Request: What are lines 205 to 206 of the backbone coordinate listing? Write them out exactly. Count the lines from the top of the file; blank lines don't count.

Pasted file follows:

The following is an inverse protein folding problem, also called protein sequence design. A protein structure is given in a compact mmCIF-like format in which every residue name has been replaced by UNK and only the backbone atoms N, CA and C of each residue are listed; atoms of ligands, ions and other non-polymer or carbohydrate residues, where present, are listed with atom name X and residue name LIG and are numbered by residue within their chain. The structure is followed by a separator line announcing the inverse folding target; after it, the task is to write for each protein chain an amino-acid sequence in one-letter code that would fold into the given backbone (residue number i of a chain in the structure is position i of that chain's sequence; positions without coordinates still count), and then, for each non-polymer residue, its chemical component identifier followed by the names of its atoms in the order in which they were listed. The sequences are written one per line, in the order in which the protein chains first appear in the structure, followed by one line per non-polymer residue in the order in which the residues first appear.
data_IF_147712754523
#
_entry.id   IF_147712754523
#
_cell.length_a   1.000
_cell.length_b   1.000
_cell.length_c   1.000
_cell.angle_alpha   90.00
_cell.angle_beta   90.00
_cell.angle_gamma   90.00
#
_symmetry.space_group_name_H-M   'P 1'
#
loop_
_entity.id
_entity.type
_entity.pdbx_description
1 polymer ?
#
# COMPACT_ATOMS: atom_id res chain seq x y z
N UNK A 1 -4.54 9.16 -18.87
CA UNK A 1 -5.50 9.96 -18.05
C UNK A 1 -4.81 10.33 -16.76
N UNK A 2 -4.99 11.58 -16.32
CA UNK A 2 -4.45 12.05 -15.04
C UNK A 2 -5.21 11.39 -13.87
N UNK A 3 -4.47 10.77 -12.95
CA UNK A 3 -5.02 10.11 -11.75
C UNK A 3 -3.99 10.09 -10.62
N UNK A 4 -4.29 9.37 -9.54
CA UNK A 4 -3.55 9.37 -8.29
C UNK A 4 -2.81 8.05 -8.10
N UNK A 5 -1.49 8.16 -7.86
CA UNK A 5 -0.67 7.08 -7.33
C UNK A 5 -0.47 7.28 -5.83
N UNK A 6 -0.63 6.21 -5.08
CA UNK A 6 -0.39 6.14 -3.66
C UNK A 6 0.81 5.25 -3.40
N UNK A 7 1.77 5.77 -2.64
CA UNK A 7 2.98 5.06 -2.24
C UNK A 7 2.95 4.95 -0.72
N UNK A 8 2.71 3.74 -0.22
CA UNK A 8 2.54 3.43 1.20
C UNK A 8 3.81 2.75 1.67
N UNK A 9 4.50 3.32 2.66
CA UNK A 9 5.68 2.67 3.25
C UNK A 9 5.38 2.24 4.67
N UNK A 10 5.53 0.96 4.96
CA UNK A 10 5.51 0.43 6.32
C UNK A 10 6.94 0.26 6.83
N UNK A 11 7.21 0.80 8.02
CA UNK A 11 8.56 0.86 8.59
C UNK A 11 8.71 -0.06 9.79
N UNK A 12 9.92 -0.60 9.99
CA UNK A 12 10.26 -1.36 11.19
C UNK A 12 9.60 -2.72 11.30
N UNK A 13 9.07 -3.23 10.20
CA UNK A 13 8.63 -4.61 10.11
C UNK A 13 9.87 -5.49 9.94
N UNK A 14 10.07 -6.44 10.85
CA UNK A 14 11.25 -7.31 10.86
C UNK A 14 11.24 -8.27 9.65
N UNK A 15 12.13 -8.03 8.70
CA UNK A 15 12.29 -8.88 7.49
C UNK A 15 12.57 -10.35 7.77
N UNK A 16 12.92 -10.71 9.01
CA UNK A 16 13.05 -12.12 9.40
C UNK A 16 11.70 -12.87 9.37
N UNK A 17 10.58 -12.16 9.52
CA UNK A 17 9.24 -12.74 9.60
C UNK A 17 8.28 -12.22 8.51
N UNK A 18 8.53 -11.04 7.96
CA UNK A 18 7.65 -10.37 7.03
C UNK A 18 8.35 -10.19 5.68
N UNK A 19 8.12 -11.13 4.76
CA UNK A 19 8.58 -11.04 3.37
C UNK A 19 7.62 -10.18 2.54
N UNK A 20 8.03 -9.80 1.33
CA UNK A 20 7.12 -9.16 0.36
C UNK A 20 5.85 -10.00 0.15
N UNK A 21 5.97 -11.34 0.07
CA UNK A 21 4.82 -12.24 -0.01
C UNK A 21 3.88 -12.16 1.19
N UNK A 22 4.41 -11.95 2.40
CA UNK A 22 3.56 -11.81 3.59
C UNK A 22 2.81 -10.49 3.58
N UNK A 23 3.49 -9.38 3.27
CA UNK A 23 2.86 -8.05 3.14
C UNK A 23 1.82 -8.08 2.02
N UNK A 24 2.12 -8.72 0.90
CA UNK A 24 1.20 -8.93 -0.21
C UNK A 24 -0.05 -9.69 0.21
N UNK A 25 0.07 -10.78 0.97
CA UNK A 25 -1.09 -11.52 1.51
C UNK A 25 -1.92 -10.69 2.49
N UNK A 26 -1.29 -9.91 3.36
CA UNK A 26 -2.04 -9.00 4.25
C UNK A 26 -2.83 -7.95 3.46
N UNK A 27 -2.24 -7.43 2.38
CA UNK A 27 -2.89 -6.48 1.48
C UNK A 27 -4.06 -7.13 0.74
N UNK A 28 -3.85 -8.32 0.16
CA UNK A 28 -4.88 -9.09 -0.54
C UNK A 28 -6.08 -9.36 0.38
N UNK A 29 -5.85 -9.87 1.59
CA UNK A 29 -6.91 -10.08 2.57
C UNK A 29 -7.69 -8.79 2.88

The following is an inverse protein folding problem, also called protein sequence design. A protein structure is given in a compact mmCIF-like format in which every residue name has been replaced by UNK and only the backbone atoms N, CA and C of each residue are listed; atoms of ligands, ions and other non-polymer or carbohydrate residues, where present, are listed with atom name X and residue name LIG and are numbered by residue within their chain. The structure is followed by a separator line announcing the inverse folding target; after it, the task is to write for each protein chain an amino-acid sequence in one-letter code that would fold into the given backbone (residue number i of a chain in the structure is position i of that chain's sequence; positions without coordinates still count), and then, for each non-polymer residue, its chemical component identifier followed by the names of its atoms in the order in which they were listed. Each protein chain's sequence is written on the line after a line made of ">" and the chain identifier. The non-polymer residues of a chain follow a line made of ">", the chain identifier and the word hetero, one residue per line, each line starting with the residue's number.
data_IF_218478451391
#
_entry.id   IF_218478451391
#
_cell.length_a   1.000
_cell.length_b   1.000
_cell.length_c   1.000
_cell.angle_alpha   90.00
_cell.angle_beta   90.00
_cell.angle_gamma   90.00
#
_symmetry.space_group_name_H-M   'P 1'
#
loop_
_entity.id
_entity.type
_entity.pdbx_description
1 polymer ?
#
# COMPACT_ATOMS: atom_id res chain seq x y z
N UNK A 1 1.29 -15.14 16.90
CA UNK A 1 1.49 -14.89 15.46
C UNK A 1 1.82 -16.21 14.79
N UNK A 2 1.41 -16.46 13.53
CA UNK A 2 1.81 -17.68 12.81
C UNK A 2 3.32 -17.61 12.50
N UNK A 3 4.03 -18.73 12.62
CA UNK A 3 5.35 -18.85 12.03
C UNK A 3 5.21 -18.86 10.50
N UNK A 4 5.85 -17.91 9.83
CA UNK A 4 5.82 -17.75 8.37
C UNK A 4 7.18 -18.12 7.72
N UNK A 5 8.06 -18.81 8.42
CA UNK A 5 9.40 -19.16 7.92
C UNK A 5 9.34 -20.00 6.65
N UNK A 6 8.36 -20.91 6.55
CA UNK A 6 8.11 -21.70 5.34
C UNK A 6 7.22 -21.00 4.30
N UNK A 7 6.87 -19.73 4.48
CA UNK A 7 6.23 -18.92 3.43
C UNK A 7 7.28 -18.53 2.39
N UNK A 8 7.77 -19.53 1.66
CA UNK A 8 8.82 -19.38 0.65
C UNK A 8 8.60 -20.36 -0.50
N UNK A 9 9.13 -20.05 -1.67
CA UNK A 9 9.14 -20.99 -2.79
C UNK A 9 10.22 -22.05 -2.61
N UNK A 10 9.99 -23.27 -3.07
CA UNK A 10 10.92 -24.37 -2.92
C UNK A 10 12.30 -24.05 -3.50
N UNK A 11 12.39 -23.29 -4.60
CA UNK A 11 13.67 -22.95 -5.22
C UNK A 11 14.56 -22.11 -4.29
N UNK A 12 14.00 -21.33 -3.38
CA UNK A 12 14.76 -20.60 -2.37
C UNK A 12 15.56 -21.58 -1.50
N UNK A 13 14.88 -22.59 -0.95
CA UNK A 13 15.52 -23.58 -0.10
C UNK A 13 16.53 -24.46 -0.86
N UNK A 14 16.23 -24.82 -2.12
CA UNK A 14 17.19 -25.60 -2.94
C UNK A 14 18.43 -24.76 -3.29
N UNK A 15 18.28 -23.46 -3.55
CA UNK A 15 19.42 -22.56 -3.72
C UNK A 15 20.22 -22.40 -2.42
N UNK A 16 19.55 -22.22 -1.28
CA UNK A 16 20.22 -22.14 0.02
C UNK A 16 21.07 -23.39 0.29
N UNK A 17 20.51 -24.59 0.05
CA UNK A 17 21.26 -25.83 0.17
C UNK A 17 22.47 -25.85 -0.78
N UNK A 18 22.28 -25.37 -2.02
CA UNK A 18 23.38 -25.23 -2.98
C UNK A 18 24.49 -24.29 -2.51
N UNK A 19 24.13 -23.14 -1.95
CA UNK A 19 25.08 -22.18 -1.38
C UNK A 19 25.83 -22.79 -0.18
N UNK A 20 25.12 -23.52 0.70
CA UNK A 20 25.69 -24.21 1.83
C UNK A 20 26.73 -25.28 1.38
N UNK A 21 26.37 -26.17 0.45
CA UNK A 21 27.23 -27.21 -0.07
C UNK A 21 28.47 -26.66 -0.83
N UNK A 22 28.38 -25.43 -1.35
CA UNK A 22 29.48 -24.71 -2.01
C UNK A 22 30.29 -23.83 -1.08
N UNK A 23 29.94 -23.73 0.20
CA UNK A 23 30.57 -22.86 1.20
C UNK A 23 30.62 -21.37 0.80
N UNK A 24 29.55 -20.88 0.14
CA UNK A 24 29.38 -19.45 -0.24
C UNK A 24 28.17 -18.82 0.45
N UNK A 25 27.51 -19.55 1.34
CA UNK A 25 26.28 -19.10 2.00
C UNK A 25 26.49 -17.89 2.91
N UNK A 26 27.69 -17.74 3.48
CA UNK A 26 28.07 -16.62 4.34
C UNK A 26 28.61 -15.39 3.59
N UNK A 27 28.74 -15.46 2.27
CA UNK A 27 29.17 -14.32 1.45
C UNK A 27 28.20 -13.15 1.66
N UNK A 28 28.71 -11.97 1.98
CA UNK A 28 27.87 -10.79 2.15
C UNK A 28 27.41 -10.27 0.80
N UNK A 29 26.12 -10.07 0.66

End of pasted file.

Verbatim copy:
N UNK A 26 27.69 -17.74 3.48
CA UNK A 26 28.07 -16.62 4.34